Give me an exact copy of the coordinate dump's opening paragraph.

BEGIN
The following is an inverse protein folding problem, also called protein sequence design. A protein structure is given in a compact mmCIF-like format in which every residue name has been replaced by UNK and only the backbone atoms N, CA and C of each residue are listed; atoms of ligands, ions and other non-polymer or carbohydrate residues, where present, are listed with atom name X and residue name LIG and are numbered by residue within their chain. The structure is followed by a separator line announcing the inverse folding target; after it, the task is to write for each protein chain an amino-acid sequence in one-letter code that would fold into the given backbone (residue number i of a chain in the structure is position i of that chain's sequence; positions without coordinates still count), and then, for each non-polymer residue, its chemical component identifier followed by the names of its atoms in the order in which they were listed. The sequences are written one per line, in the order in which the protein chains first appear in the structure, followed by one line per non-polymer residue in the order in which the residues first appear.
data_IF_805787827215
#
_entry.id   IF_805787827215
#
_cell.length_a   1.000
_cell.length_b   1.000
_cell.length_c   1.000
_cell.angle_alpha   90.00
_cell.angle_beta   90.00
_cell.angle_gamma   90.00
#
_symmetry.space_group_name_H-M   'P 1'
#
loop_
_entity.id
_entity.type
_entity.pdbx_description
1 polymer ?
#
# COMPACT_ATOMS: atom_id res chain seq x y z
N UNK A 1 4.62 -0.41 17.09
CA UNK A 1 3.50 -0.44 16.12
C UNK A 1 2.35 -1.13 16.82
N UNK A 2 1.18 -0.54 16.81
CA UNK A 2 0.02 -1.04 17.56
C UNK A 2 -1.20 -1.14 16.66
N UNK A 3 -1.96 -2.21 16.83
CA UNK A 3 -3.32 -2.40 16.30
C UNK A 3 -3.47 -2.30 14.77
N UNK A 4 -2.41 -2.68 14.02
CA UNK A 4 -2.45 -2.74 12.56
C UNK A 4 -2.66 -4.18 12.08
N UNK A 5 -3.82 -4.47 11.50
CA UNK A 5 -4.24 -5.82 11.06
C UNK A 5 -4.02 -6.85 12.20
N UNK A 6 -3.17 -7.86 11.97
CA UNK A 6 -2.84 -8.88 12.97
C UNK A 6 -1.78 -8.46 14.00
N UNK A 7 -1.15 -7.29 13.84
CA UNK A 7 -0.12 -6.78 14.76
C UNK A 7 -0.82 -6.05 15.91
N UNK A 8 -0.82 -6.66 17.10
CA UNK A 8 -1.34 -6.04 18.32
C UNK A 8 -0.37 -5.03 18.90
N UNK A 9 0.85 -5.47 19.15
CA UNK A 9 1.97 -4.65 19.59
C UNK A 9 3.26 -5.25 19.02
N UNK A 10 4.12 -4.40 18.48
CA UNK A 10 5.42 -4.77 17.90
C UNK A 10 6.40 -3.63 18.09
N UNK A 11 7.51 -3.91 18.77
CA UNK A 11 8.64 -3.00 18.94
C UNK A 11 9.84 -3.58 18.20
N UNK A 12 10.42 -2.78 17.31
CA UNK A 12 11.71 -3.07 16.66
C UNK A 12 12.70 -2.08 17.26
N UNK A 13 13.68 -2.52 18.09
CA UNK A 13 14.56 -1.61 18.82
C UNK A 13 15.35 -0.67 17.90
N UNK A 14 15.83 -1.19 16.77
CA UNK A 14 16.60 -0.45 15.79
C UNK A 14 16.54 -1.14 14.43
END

The following is an inverse protein folding problem, also called protein sequence design. A protein structure is given in a compact mmCIF-like format in which every residue name has been replaced by UNK and only the backbone atoms N, CA and C of each residue are listed; atoms of ligands, ions and other non-polymer or carbohydrate residues, where present, are listed with atom name X and residue name LIG and are numbered by residue within their chain. The structure is followed by a separator line announcing the inverse folding target; after it, the task is to write for each protein chain an amino-acid sequence in one-letter code that would fold into the given backbone (residue number i of a chain in the structure is position i of that chain's sequence; positions without coordinates still count), and then, for each non-polymer residue, its chemical component identifier followed by the names of its atoms in the order in which they were listed. The sequences are written one per line, in the order in which the protein chains first appear in the structure, followed by one line per non-polymer residue in the order in which the residues first appear.